India and the entire world are going through strange times. There has been turmoil at all levels – economic, social and political. The situation has sadly gone askew. The entire world is going through an era no one would ever have imagined. An unknown microscopic virus took over the entire world and paralysed science, development and technology. Governments globally, are trying to deal with this epidemic, each in their own way.
Along with the governments, the general population is also fighting this disaster. The saying ‘Jaan hai toh jahan hai’ is in vogue. With the hearts and homes of people closed, it’s a turning away from the culture of ‘Atithi Devo Bhava’ that personified Indians. Roads are marred by the bruised signs of the helpless and innocent as we watch silently, suppressing our emotions.
The corpses of the soldiers martyred in the Galwan Valley kept questioning us and we kept weeping under the cover of silence. Chinese encroachment continued on the border and we kept making a noise about the Tik Tok ban. The black marketing of essential commodities, medicines, safety kits, kept cutting our pockets due to a pandemic-induced recession and we sat silently, crying out of helplessness.
In the name of a Corona cure, many types of medicines are being sold in the market at extremely high prices. Knowing fully well that a minimum time period is required to come up with a vaccine or real cure, we’ve been competing to get our hands on the medication at any cost without even trying to ascertain its credibility. Doctors are being forced to treat this epidemic at breakneck speed without full safety equipment, since the government is unable to provide them with the necessary medicines, PPE kits, or masks.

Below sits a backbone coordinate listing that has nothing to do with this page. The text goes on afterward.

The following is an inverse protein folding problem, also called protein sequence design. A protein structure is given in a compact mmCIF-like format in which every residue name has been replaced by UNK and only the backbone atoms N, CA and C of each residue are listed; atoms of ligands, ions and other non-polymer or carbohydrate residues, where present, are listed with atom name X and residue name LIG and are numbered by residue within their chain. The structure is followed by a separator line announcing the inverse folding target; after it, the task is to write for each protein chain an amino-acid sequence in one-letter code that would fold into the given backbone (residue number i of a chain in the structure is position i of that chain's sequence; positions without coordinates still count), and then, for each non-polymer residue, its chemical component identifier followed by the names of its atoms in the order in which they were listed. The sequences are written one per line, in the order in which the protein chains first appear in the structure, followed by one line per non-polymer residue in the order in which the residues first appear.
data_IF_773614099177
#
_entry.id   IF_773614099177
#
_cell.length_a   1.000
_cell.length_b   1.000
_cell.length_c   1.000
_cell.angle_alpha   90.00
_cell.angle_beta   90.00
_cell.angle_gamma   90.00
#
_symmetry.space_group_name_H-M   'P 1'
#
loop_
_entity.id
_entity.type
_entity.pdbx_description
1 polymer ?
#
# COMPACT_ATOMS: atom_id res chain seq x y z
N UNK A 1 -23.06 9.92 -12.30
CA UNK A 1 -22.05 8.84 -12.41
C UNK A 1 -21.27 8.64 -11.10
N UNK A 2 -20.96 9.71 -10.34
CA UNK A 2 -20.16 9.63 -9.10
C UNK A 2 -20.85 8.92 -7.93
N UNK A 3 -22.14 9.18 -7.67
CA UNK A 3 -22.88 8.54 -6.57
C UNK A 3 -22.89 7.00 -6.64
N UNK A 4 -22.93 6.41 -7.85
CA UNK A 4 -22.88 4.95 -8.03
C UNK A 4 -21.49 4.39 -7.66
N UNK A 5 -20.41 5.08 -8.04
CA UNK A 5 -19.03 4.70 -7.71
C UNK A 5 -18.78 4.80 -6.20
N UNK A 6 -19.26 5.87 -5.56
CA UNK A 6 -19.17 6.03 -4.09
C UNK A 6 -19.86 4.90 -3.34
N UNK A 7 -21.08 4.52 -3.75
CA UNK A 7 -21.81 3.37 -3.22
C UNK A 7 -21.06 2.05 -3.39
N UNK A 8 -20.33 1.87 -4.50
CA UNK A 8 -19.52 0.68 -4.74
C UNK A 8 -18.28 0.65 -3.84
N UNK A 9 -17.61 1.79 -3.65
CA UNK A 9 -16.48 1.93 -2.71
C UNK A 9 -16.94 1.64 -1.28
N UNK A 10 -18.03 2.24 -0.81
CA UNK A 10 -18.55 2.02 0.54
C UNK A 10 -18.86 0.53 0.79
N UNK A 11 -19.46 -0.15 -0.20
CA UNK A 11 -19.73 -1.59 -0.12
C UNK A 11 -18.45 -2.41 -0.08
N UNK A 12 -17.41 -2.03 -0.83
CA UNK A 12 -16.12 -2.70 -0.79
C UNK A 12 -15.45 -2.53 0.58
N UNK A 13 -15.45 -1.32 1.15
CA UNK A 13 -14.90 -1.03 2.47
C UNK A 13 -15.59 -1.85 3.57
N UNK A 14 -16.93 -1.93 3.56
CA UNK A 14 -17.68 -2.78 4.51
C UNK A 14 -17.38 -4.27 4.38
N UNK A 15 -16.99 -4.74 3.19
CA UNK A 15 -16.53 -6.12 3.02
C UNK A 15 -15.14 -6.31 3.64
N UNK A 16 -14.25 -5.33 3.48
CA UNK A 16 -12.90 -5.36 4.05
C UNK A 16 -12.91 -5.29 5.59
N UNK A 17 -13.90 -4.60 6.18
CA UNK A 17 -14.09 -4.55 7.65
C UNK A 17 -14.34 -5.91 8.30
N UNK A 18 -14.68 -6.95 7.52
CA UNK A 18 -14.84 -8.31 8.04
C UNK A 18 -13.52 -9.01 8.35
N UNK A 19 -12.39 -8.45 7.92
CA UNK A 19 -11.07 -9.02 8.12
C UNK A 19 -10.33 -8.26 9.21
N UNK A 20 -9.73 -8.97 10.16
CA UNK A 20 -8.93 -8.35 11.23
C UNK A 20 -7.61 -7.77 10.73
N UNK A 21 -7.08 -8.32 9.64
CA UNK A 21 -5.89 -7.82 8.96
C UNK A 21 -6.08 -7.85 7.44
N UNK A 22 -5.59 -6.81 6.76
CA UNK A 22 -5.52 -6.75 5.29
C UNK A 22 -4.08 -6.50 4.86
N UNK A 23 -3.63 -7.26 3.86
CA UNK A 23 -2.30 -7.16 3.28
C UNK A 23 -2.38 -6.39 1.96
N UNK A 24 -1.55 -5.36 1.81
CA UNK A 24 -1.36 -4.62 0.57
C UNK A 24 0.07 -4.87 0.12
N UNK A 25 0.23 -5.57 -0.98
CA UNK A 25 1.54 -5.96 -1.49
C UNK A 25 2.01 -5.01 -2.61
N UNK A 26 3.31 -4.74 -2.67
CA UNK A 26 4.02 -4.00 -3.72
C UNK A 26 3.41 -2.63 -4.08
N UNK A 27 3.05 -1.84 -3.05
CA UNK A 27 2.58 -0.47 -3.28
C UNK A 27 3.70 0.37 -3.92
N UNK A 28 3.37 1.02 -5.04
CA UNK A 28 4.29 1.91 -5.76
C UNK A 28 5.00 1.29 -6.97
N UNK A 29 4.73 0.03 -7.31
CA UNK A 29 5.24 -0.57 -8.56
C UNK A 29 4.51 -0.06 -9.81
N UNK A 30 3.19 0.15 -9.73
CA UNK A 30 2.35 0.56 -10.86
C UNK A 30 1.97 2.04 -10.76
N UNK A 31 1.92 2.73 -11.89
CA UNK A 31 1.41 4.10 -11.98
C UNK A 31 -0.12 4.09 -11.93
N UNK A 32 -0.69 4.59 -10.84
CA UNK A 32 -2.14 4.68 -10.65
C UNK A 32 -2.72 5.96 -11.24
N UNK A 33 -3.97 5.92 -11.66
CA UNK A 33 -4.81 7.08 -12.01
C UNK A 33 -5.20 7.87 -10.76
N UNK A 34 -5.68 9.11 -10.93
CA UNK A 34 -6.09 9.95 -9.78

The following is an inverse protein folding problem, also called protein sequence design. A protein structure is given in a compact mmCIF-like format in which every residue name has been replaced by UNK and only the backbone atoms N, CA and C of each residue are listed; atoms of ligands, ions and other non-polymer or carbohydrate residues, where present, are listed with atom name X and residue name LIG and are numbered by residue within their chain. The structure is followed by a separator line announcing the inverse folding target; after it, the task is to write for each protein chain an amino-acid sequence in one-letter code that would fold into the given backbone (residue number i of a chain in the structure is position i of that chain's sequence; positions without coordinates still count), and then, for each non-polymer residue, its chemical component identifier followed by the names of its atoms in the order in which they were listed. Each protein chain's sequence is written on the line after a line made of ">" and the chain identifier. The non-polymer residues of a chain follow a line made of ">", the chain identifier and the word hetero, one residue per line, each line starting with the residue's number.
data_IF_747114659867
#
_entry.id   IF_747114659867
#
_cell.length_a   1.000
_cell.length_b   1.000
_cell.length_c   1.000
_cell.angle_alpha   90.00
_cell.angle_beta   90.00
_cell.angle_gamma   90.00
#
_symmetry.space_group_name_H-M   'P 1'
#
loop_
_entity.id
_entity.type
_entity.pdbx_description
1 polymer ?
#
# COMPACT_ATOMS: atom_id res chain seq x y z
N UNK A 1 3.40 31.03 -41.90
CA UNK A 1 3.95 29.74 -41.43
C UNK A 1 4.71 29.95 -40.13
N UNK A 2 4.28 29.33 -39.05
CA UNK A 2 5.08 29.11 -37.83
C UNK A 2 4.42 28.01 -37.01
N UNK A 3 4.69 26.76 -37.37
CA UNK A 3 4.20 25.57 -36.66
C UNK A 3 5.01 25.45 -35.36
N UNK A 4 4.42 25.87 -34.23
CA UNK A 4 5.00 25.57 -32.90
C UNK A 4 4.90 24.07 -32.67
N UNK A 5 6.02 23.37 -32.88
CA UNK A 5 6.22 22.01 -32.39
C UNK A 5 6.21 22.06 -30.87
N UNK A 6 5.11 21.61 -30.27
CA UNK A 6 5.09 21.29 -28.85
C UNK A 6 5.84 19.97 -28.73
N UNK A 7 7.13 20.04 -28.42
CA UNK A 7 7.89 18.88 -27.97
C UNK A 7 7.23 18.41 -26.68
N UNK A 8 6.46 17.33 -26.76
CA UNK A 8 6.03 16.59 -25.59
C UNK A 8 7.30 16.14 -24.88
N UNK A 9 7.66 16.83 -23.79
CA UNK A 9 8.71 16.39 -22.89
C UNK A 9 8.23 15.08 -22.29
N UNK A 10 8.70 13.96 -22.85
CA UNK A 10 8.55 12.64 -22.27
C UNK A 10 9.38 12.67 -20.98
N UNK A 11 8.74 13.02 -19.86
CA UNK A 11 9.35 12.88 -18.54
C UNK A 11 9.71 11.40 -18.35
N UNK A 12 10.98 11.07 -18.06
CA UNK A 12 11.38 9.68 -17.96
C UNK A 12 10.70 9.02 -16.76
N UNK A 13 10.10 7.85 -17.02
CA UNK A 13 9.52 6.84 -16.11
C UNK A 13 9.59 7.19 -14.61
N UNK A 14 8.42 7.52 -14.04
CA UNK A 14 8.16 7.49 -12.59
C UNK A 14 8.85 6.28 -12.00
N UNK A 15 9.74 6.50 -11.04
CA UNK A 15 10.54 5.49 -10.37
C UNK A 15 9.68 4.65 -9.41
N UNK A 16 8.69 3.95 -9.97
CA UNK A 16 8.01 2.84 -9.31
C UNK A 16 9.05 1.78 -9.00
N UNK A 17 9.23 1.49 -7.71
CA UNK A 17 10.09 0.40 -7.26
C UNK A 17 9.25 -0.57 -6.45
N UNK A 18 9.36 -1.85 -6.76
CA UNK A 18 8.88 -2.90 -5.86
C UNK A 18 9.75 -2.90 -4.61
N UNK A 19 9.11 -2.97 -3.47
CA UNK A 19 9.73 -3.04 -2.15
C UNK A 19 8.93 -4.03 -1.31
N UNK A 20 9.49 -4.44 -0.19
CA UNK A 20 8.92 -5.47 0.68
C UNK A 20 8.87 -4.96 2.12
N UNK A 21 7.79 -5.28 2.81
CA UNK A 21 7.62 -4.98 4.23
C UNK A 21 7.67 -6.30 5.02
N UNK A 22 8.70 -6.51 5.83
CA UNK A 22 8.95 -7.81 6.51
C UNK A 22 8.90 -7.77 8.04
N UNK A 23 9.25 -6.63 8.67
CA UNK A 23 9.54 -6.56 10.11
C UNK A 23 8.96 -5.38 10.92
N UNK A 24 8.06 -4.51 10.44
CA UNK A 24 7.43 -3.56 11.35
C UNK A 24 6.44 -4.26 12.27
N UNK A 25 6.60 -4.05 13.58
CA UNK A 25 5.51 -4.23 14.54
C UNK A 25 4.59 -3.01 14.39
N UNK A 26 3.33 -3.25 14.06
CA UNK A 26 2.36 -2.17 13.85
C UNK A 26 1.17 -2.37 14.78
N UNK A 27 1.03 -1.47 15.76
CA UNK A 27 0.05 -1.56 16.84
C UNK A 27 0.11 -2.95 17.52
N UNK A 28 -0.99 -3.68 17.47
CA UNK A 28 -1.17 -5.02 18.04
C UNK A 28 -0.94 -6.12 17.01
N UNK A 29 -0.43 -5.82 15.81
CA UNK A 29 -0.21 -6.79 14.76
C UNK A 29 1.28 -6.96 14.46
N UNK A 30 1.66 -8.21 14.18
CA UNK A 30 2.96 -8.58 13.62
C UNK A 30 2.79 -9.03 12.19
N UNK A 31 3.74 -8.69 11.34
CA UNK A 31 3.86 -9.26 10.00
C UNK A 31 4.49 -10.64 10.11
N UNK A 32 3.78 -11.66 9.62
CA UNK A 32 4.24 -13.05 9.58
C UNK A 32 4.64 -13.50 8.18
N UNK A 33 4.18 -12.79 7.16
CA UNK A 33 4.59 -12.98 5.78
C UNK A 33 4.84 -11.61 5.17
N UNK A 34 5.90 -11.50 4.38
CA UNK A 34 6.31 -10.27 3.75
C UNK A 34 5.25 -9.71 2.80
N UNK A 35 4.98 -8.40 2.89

Black marketing of essential commodities is at its peak. The government is working to provide free ration and shelter for the poor and unemployed, but the condition and availability of these shelter sites is abysmal. The ration reaches them in such a perished state that the grains can’t even be fed to animals. People who were called “migrants” in their own country walked barefoot for thousands of kilometres towards their respective “habitat” while the administration stood silent. Due to the noise on social media, some “shramik” labour trains were run, whose tickets were sold overpriced in the black market. The poor could not reach their homes even after dying.
The latest hit comes from the Electricity Department. The government gave us assurances that in view of people’s failing economic condition due to lockdown, there will be concessions in electricity, rent and basic needs, and yet the electricity bills sent to people are inflated many times over. It came as a shock to people sitting at home for months. As if the situation wasn’t bad enough for the Indian middle-class already, the Electricity Department has struck them with this lethal “lightning”.
It has become a case of “anything to survive” for the common man. Pleading with the government has not yielded any satisfactory answers. If we look at the situation of the country in the last few months, we will hold the government responsible but if we do a deep dive, we will find that we are equally responsible for the increasing corruption, the loss of hope and the failing humanity. We have learnt to live in our comfort zone. We have forgotten to stand up, raise our voice and protest against wrongdoing.